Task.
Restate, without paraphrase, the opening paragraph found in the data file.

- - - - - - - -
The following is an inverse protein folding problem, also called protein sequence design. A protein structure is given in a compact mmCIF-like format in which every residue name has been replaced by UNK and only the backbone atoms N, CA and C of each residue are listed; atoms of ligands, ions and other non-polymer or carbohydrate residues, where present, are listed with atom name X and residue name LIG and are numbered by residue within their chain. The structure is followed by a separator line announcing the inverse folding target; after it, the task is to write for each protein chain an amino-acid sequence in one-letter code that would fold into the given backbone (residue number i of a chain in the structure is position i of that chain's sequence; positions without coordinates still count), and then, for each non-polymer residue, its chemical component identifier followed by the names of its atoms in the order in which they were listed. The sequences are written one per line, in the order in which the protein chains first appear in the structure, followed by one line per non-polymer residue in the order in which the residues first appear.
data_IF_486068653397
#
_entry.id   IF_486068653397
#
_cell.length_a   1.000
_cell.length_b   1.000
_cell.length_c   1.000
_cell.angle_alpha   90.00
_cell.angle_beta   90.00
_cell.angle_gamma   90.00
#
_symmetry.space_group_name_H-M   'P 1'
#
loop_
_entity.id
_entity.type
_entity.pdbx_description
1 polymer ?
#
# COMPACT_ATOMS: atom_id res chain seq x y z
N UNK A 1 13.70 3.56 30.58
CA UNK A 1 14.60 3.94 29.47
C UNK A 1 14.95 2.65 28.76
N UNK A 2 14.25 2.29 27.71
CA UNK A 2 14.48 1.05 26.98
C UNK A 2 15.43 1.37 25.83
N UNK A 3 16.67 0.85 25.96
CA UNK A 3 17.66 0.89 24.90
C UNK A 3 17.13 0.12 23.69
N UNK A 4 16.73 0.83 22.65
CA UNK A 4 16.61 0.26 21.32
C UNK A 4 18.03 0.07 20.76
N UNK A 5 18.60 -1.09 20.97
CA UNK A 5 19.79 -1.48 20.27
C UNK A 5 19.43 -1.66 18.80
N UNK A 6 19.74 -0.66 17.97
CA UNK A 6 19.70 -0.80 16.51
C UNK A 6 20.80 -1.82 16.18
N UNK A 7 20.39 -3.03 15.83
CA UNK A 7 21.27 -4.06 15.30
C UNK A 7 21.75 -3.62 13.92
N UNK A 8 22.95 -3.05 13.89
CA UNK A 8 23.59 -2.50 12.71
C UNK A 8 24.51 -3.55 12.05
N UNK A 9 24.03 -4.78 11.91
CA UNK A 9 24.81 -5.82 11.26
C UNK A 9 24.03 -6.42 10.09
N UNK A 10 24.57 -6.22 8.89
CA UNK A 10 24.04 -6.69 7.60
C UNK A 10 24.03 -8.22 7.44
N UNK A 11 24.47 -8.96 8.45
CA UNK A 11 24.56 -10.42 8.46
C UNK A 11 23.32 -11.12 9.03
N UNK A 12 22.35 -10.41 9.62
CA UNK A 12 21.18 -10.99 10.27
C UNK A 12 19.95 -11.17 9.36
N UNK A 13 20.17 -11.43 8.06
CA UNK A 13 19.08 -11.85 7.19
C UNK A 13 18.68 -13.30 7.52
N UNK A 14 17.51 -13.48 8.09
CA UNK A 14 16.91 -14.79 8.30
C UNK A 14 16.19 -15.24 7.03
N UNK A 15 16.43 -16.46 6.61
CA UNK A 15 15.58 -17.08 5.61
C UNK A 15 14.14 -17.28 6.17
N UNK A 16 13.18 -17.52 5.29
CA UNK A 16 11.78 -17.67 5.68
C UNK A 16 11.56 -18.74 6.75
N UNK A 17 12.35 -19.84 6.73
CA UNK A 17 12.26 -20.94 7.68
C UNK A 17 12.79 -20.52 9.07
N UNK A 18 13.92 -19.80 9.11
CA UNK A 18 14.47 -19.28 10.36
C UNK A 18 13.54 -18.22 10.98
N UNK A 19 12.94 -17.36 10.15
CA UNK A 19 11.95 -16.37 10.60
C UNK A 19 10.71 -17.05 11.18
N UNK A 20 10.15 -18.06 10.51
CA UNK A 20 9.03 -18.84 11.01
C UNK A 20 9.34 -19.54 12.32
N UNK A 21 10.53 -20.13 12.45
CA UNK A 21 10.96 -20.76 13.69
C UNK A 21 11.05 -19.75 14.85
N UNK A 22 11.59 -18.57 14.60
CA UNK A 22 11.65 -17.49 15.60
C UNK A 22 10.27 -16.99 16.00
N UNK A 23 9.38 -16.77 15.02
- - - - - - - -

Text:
The following is an inverse protein folding problem, also called protein sequence design. A protein structure is given in a compact mmCIF-like format in which every residue name has been replaced by UNK and only the backbone atoms N, CA and C of each residue are listed; atoms of ligands, ions and other non-polymer or carbohydrate residues, where present, are listed with atom name X and residue name LIG and are numbered by residue within their chain. The structure is followed by a separator line announcing the inverse folding target; after it, the task is to write for each protein chain an amino-acid sequence in one-letter code that would fold into the given backbone (residue number i of a chain in the structure is position i of that chain's sequence; positions without coordinates still count), and then, for each non-polymer residue, its chemical component identifier followed by the names of its atoms in the order in which they were listed. The sequences are written one per line, in the order in which the protein chains first appear in the structure, followed by one line per non-polymer residue in the order in which the residues first appear.